The reliability of observational measurements of column density probability distribution functions
I. Physikalisches Institut, Universität zu Köln,
Zülpicher Straße 77,
2 Max-Planck Institut für Radioastronomie, Auf dem Hügel 69, 53121 Bonn, Germany
3 Research School of Astronomy and Astrophysics, Australian National University, Canberra, ACT 2611, Australia
4 Universität Heidelberg, Zentrum für Astronomie, Institut für Theoretische Astrophysik, 69120 Heidelberg, Germany
Received: 8 January 2016
Accepted: 8 March 2016
Context. Probability distribution functions (PDFs) of column densities are an established tool to characterize the evolutionary state of interstellar clouds.
Aims. Using simulations, we show to what degree their determination is affected by noise, line-of-sight contamination, field selection, and the incomplete sampling in interferometric measurements.
Methods. We solve the integrals that describe the convolution of a cloud PDF with contaminating sources such as noise and line-of-sight emission, and study the impact of missing information on the measured column density PDF. In this way we can quantify the effect of the different processes and propose ways to correct for their impact to recover the intrinsic PDF of the observed cloud.
Results. The effect of observational noise can be easily estimated and corrected for if the root mean square (rms) of the noise is known. For σnoise values below 40% of the typical cloud column density, Npeak, this involves almost no degradation in the accuracy of the PDF parameters. For higher noise levels and narrow cloud PDFs the width of the PDF becomes increasingly uncertain. A contamination by turbulent foreground or background clouds can be removed as a constant shield if the peak of the contamination PDF falls at a lower column or is narrower than that of the observed cloud. Uncertainties in cloud boundary definition mainly affect the low-column density part of the PDF and the mean density. As long as more than 50% of a cloud is covered, the impact on the PDF parameters is negligible. In contrast, the incomplete sampling of the uv-plane in interferometric observations leads to uncorrectable PDF distortions in the maps produced. An extension of the capabilities of the Atacama Large Millimeter Array (ALMA) would allow us to recover the high-column density tail of the PDF, but we found no way to measure the intermediate- and low-column density part of the underlying cloud PDF in interferometric observations.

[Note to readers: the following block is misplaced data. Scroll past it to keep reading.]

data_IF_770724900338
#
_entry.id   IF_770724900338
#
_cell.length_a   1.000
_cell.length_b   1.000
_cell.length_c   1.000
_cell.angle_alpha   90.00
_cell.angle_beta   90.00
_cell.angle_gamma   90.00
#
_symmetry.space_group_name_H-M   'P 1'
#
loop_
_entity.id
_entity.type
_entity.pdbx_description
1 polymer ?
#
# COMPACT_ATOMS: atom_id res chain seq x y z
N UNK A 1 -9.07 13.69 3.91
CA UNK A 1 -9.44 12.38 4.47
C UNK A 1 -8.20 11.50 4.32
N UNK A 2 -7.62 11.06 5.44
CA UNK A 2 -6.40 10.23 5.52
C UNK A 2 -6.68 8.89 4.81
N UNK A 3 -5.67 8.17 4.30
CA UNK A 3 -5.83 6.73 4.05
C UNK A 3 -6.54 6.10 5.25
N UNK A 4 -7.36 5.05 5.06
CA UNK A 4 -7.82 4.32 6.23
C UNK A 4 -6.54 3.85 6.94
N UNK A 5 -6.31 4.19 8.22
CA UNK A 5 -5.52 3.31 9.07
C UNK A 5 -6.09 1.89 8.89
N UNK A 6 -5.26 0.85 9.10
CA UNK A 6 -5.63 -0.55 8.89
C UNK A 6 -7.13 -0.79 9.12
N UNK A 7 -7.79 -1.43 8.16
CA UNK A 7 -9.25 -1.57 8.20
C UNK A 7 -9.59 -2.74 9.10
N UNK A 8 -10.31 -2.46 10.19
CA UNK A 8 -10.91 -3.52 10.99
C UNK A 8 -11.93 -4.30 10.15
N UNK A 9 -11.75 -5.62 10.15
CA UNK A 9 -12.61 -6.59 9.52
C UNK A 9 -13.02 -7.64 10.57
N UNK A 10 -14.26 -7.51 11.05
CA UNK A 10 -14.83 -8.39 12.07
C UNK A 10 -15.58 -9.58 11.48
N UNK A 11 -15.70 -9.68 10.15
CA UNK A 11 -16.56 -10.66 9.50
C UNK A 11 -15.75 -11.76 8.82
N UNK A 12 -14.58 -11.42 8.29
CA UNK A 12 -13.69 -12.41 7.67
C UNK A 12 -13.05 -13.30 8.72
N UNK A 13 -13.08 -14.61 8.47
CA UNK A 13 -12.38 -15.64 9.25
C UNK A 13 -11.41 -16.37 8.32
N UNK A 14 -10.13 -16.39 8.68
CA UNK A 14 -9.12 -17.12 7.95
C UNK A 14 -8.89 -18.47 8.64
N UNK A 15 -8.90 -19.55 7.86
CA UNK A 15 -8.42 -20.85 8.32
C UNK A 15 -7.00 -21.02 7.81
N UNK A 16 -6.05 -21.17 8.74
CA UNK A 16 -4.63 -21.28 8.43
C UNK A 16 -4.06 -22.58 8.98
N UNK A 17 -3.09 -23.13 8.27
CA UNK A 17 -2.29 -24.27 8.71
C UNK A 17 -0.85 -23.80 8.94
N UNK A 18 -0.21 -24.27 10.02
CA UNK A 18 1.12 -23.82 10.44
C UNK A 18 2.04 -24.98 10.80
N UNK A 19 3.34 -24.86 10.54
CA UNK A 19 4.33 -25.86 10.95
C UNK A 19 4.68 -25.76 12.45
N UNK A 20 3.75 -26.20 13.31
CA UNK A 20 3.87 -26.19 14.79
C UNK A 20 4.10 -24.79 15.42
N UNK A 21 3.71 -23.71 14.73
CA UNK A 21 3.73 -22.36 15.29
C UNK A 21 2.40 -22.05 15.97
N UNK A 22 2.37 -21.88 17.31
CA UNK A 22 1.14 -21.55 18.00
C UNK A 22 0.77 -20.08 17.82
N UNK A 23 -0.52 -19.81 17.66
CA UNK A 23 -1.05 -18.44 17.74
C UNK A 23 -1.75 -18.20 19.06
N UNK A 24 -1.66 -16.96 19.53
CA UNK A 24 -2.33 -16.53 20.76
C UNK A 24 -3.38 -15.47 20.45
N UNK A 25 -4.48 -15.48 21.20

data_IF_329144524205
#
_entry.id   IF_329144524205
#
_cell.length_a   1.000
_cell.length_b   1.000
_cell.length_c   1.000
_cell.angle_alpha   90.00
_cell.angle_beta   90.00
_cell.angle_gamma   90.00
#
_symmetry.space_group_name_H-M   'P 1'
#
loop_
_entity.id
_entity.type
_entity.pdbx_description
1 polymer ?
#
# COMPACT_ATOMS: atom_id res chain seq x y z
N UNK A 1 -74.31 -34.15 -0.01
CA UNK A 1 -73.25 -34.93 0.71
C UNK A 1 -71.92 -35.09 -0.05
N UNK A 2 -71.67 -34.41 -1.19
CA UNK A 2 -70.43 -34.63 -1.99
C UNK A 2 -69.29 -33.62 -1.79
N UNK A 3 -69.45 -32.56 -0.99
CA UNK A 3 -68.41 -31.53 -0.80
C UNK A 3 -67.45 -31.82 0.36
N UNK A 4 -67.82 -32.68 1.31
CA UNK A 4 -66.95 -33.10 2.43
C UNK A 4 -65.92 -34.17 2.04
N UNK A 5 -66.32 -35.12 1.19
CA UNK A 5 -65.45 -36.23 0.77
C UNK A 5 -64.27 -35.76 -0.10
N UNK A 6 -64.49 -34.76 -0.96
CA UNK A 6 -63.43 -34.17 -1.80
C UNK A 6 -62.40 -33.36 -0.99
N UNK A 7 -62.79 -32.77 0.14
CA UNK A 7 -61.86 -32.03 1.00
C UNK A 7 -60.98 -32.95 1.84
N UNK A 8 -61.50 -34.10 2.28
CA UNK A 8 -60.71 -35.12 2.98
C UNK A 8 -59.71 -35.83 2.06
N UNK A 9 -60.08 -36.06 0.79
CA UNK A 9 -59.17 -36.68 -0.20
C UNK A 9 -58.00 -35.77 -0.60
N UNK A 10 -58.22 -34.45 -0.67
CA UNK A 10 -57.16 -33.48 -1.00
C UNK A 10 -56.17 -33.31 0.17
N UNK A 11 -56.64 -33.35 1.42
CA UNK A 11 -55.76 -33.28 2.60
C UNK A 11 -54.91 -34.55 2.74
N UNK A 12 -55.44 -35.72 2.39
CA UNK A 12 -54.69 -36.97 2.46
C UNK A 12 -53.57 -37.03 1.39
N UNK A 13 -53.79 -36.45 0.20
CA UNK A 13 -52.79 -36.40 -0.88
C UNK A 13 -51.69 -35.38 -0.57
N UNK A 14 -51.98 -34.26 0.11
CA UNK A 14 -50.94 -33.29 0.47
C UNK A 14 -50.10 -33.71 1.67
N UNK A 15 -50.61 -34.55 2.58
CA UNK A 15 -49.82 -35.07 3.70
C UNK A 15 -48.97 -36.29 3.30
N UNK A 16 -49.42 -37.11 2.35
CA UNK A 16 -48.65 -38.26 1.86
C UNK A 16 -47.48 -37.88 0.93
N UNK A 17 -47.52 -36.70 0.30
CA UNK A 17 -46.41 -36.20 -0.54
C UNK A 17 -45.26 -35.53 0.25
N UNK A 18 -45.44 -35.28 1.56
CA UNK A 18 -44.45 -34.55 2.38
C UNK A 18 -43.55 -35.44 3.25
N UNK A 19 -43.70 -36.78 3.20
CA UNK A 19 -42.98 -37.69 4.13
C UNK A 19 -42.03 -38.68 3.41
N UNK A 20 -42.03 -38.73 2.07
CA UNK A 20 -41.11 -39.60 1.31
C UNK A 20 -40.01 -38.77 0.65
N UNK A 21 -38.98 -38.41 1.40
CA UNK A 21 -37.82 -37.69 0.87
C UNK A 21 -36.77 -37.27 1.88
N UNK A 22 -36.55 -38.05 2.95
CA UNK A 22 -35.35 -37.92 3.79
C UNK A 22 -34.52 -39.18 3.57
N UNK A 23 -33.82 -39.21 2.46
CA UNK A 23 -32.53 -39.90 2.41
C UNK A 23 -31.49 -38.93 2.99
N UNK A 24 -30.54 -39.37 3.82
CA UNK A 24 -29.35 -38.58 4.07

Key words: methods: data analysis / methods: statistical / ISM: structure / ISM: clouds / instrumentation: interferometers / dust, extinction
© ESO, 2016